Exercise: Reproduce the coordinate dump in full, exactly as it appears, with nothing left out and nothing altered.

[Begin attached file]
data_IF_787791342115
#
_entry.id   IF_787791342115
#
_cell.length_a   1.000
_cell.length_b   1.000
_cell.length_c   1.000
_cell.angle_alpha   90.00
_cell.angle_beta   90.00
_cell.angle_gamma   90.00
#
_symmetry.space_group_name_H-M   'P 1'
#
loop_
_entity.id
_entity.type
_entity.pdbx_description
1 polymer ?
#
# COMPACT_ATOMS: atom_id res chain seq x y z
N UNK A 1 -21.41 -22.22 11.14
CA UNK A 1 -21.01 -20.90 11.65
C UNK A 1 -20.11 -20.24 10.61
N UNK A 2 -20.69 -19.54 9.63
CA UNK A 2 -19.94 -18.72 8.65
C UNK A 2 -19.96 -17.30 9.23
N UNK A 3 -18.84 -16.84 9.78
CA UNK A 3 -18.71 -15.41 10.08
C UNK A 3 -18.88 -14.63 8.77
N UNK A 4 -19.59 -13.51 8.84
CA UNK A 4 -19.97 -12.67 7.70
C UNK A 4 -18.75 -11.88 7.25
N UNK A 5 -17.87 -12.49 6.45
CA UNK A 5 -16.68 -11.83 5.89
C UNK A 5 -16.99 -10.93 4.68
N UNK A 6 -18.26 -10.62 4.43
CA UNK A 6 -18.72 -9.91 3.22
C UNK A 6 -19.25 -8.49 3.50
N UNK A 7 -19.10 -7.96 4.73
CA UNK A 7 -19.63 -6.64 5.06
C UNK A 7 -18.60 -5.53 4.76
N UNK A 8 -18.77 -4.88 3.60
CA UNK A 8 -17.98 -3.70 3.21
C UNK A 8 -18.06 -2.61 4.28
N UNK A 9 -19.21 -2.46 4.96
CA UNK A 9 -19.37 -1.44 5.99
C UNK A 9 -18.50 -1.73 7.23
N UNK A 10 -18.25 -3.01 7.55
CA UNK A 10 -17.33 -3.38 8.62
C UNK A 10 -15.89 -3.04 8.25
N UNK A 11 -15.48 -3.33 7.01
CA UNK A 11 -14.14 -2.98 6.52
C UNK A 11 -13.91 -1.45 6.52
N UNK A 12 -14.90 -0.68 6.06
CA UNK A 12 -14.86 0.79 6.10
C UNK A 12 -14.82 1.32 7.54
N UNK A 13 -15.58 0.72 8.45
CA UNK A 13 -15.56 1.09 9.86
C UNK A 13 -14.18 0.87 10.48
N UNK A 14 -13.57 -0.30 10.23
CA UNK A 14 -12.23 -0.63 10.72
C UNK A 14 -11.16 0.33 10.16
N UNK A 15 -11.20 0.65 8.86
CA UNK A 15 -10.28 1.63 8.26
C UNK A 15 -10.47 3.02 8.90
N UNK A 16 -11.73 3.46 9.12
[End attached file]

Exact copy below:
data_IF_787791342115
#
_entry.id   IF_787791342115
#
_cell.length_a   1.000
_cell.length_b   1.000
_cell.length_c   1.000
_cell.angle_alpha   90.00
_cell.angle_beta   90.00
_cell.angle_gamma   90.00
#
_symmetry.space_group_name_H-M   'P 1'
#
loop_
_entity.id
_entity.type
_entity.pdbx_description
1 polymer ?
#
# COMPACT_ATOMS: atom_id res chain seq x y z
N UNK A 1 -21.41 -22.22 11.14
CA UNK A 1 -21.01 -20.90 11.65
C UNK A 1 -20.11 -20.24 10.61
N UNK A 2 -20.69 -19.54 9.63
CA UNK A 2 -19.94 -18.72 8.65
C UNK A 2 -19.96 -17.30 9.23
N UNK A 3 -18.84 -16.84 9.78
CA UNK A 3 -18.71 -15.41 10.08
C UNK A 3 -18.88 -14.63 8.77
N UNK A 4 -19.59 -13.51 8.84
CA UNK A 4 -19.97 -12.67 7.70
C UNK A 4 -18.75 -11.88 7.25
N UNK A 5 -17.87 -12.49 6.45
CA UNK A 5 -16.68 -11.83 5.89
C UNK A 5 -16.99 -10.93 4.68
N UNK A 6 -18.26 -10.62 4.43
CA UNK A 6 -18.72 -9.91 3.22
C UNK A 6 -19.25 -8.49 3.50
N UNK A 7 -19.10 -7.96 4.73
CA UNK A 7 -19.63 -6.64 5.06
C UNK A 7 -18.60 -5.53 4.76
N UNK A 8 -18.77 -4.88 3.60
CA UNK A 8 -17.98 -3.70 3.21
C UNK A 8 -18.06 -2.61 4.28
N UNK A 9 -19.21 -2.46 4.96
CA UNK A 9 -19.37 -1.44 5.99
C UNK A 9 -18.50 -1.73 7.23
N UNK A 10 -18.25 -3.01 7.55
CA UNK A 10 -17.33 -3.38 8.62
C UNK A 10 -15.89 -3.04 8.25
N UNK A 11 -15.48 -3.33 7.01
CA UNK A 11 -14.14 -2.98 6.52
C UNK A 11 -13.91 -1.45 6.52
N UNK A 12 -14.90 -0.68 6.06
CA UNK A 12 -14.86 0.79 6.10
C UNK A 12 -14.82 1.32 7.54
N UNK A 13 -15.58 0.72 8.45
CA UNK A 13 -15.56 1.09 9.86
C UNK A 13 -14.18 0.87 10.48
N UNK A 14 -13.57 -0.30 10.23
CA UNK A 14 -12.23 -0.63 10.72
C UNK A 14 -11.16 0.33 10.16
N UNK A 15 -11.20 0.65 8.86
CA UNK A 15 -10.28 1.63 8.26
C UNK A 15 -10.47 3.02 8.90
N UNK A 16 -11.73 3.46 9.12